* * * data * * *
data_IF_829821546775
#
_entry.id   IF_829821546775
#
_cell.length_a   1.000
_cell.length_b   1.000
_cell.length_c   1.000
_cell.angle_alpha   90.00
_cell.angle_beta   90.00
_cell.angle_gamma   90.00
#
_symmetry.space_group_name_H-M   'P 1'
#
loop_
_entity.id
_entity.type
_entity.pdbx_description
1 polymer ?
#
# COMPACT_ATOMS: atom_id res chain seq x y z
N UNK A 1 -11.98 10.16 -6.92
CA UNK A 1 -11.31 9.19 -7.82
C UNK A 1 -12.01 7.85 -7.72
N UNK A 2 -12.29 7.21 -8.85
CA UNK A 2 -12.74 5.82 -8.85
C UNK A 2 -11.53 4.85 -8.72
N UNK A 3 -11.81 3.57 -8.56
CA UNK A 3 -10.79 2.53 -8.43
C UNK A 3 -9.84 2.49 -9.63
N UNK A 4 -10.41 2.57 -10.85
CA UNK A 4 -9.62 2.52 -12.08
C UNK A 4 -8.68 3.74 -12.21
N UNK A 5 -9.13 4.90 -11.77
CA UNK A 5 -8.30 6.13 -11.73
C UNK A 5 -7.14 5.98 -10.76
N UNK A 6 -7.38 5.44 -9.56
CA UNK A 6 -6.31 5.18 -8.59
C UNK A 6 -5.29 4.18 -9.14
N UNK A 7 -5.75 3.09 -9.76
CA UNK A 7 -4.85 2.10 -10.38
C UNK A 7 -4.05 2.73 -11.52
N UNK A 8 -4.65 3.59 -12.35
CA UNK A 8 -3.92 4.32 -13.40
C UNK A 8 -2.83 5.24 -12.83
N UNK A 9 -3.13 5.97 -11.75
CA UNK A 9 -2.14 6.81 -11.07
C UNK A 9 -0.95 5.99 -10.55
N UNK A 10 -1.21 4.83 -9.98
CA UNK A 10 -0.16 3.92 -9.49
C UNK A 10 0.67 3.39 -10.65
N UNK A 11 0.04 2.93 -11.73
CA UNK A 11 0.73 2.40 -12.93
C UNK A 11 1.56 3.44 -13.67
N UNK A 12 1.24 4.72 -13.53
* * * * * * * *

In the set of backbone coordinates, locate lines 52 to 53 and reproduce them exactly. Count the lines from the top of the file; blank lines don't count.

CA UNK A 11 0.73 2.40 -12.93
C UNK A 11 1.56 3.44 -13.67